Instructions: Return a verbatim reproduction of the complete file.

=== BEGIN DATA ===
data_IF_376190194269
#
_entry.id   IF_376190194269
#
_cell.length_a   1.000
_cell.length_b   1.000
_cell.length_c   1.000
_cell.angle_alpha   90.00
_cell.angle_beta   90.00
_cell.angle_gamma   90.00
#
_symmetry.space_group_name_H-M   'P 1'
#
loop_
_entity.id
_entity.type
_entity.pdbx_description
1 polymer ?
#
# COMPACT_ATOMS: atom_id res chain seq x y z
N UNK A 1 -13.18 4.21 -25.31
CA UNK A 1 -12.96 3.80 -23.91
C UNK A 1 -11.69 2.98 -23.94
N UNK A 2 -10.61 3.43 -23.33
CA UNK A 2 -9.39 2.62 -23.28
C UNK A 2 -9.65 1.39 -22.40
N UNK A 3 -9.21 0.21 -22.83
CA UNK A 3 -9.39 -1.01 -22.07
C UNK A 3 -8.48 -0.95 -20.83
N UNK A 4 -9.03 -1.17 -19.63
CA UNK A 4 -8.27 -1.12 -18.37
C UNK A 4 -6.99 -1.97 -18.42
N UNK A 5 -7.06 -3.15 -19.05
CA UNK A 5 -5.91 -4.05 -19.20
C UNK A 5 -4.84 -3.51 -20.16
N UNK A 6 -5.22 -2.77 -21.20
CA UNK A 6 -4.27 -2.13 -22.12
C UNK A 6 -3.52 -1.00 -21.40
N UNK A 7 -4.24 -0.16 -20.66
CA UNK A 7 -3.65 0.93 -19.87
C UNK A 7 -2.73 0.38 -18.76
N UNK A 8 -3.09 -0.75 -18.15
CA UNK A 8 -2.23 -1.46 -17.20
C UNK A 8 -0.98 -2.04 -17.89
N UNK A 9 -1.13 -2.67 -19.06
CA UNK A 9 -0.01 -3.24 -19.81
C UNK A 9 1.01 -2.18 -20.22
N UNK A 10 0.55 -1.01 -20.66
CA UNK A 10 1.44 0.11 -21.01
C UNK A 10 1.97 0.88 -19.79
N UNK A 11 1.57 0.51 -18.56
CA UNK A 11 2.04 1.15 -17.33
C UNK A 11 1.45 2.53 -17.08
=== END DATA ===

data_IF_376190194269
#
_entry.id   IF_376190194269
#
_cell.length_a   1.000
_cell.length_b   1.000
_cell.length_c   1.000
_cell.angle_alpha   90.00
_cell.angle_beta   90.00
_cell.angle_gamma   90.00
#
_symmetry.space_group_name_H-M   'P 1'
#
loop_
_entity.id
_entity.type
_entity.pdbx_description
1 polymer ?
#
# COMPACT_ATOMS: atom_id res chain seq x y z
N UNK A 1 -13.18 4.21 -25.31
CA UNK A 1 -12.96 3.80 -23.91
C UNK A 1 -11.69 2.98 -23.94
N UNK A 2 -10.61 3.43 -23.33
CA UNK A 2 -9.39 2.62 -23.28
C UNK A 2 -9.65 1.39 -22.40
N UNK A 3 -9.21 0.21 -22.83
CA UNK A 3 -9.39 -1.01 -22.07
C UNK A 3 -8.48 -0.95 -20.83
N UNK A 4 -9.03 -1.17 -19.63
CA UNK A 4 -8.27 -1.12 -18.37
C UNK A 4 -6.99 -1.97 -18.42
N UNK A 5 -7.06 -3.15 -19.05
CA UNK A 5 -5.91 -4.05 -19.20
C UNK A 5 -4.84 -3.51 -20.16
N UNK A 6 -5.22 -2.77 -21.20
CA UNK A 6 -4.27 -2.13 -22.12
C UNK A 6 -3.52 -1.00 -21.40
N UNK A 7 -4.24 -0.16 -20.66
CA UNK A 7 -3.65 0.93 -19.87
C UNK A 7 -2.73 0.38 -18.76
N UNK A 8 -3.09 -0.75 -18.15
CA UNK A 8 -2.23 -1.46 -17.20
C UNK A 8 -0.98 -2.04 -17.89
N UNK A 9 -1.13 -2.67 -19.06
CA UNK A 9 -0.01 -3.24 -19.81
C UNK A 9 1.01 -2.18 -20.22
N UNK A 10 0.55 -1.01 -20.66
CA UNK A 10 1.44 0.11 -21.01
C UNK A 10 1.97 0.88 -19.79
N UNK A 11 1.57 0.51 -18.56
CA UNK A 11 2.04 1.15 -17.33
C UNK A 11 1.45 2.53 -17.08